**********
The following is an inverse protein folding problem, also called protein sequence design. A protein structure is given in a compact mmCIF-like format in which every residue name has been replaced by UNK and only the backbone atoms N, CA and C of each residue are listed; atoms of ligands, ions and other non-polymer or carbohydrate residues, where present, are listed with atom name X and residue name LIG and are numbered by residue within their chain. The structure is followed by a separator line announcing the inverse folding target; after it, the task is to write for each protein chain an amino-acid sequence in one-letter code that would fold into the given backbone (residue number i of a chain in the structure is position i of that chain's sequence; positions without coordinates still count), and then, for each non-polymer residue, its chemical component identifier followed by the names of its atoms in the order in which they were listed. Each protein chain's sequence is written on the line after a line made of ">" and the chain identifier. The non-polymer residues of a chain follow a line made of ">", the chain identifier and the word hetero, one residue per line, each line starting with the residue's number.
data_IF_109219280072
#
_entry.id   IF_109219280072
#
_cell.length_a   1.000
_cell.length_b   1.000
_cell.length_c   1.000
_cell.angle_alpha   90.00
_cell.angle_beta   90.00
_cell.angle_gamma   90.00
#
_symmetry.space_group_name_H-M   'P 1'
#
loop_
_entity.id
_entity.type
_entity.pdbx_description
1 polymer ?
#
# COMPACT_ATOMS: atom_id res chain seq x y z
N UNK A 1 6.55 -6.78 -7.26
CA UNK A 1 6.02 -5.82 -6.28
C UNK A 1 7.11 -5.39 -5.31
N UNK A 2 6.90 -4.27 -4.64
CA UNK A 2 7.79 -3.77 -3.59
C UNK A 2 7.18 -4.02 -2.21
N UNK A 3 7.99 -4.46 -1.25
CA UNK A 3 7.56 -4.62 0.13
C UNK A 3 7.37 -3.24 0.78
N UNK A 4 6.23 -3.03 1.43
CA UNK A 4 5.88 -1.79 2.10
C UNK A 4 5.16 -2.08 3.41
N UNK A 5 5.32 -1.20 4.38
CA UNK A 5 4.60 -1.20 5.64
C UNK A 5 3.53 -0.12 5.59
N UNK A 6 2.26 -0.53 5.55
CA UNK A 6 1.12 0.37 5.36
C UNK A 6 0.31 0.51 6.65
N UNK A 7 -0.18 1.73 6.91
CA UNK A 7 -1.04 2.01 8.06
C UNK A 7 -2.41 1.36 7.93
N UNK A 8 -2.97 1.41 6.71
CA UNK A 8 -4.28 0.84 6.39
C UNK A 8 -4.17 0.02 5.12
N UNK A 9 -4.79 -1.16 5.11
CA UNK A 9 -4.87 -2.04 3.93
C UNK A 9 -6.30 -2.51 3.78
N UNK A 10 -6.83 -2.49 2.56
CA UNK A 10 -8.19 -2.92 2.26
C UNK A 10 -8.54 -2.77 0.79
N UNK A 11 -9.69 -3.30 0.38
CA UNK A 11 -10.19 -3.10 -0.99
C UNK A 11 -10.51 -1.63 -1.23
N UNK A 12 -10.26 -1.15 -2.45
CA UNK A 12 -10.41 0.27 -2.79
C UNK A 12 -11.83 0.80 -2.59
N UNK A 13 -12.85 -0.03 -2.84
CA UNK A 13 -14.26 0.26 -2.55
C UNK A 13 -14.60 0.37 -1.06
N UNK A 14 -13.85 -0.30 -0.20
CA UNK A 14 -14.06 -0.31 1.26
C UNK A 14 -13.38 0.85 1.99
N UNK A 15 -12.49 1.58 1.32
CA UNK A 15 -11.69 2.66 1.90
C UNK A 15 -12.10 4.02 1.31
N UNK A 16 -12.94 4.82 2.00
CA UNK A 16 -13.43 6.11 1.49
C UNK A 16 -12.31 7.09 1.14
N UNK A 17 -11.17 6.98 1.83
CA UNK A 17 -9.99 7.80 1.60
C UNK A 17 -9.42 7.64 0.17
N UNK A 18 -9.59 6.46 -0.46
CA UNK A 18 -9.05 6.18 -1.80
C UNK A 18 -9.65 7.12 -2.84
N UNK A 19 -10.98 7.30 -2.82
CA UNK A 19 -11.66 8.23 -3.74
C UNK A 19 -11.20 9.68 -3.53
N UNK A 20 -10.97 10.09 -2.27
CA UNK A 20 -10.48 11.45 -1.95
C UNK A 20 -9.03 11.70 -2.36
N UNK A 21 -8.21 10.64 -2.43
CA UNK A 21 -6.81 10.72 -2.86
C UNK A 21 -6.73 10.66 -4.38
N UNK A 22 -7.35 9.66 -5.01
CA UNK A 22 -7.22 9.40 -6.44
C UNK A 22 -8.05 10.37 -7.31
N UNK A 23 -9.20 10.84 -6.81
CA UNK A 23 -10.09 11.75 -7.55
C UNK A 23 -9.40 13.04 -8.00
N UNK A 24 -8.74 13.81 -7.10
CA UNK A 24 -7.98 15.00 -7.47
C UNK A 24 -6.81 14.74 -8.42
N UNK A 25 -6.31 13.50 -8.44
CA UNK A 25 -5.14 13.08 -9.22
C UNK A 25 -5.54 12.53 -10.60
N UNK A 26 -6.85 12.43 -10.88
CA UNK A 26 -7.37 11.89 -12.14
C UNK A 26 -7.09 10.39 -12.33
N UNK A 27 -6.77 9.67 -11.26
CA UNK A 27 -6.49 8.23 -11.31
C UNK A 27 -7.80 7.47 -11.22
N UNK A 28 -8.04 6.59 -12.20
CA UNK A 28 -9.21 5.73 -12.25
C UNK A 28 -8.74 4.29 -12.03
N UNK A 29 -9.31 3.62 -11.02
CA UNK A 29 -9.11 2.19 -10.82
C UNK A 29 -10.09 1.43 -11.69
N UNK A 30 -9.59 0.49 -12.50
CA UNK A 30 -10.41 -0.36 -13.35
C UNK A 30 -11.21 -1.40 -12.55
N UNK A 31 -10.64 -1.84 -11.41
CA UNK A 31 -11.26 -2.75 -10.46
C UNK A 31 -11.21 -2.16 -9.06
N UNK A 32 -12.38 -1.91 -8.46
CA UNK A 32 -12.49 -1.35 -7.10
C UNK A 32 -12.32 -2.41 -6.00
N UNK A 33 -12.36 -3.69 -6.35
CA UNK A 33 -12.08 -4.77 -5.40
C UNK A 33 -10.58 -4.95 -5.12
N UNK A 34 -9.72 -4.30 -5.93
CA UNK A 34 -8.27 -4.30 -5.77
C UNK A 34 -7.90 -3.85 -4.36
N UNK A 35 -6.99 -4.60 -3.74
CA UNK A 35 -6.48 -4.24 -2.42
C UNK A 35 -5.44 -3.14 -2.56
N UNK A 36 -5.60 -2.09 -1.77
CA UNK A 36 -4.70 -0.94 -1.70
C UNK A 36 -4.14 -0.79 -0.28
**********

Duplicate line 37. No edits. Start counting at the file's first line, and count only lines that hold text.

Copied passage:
N UNK A 6 2.26 -0.53 5.55